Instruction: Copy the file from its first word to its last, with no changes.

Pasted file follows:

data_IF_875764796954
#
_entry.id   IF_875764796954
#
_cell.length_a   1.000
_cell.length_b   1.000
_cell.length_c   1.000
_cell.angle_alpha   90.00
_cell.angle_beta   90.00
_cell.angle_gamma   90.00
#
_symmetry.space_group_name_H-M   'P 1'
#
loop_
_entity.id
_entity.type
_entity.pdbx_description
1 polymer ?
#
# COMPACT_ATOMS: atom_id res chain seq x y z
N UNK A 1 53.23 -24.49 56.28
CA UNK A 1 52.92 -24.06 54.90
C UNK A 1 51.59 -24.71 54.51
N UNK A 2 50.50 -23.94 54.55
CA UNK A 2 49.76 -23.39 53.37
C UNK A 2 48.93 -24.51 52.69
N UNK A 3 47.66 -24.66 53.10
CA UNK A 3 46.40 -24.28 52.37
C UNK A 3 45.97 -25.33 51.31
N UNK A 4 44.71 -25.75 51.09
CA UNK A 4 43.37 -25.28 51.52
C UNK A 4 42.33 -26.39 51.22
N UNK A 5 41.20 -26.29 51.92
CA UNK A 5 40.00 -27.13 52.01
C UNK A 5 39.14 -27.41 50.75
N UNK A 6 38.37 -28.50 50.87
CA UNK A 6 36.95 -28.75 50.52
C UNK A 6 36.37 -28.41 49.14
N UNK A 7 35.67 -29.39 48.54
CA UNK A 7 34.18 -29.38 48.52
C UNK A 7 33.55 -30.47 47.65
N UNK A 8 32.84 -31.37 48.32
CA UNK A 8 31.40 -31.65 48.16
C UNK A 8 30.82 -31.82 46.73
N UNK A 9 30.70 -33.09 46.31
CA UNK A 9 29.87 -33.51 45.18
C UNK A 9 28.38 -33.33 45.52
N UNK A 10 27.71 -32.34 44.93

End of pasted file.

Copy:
data_IF_875764796954
#
_entry.id   IF_875764796954
#
_cell.length_a   1.000
_cell.length_b   1.000
_cell.length_c   1.000
_cell.angle_alpha   90.00
_cell.angle_beta   90.00
_cell.angle_gamma   90.00
#
_symmetry.space_group_name_H-M   'P 1'
#
loop_
_entity.id
_entity.type
_entity.pdbx_description
1 polymer ?
#
# COMPACT_ATOMS: atom_id res chain seq x y z
N UNK A 1 53.23 -24.49 56.28
CA UNK A 1 52.92 -24.06 54.90
C UNK A 1 51.59 -24.71 54.51
N UNK A 2 50.50 -23.94 54.55
CA UNK A 2 49.76 -23.39 53.37
C UNK A 2 48.93 -24.51 52.69
N UNK A 3 47.66 -24.66 53.10
CA UNK A 3 46.40 -24.28 52.37
C UNK A 3 45.97 -25.33 51.31
N UNK A 4 44.71 -25.75 51.09
CA UNK A 4 43.37 -25.28 51.52
C UNK A 4 42.33 -26.39 51.22
N UNK A 5 41.20 -26.29 51.92
CA UNK A 5 40.00 -27.13 52.01
C UNK A 5 39.14 -27.41 50.75
N UNK A 6 38.37 -28.50 50.87
CA UNK A 6 36.95 -28.75 50.52
C UNK A 6 36.37 -28.41 49.14
N UNK A 7 35.67 -29.39 48.54
CA UNK A 7 34.18 -29.38 48.52
C UNK A 7 33.55 -30.47 47.65
N UNK A 8 32.84 -31.37 48.32
CA UNK A 8 31.40 -31.65 48.16
C UNK A 8 30.82 -31.82 46.73
N UNK A 9 30.70 -33.09 46.31
CA UNK A 9 29.87 -33.51 45.18
C UNK A 9 28.38 -33.33 45.52
N UNK A 10 27.71 -32.34 44.93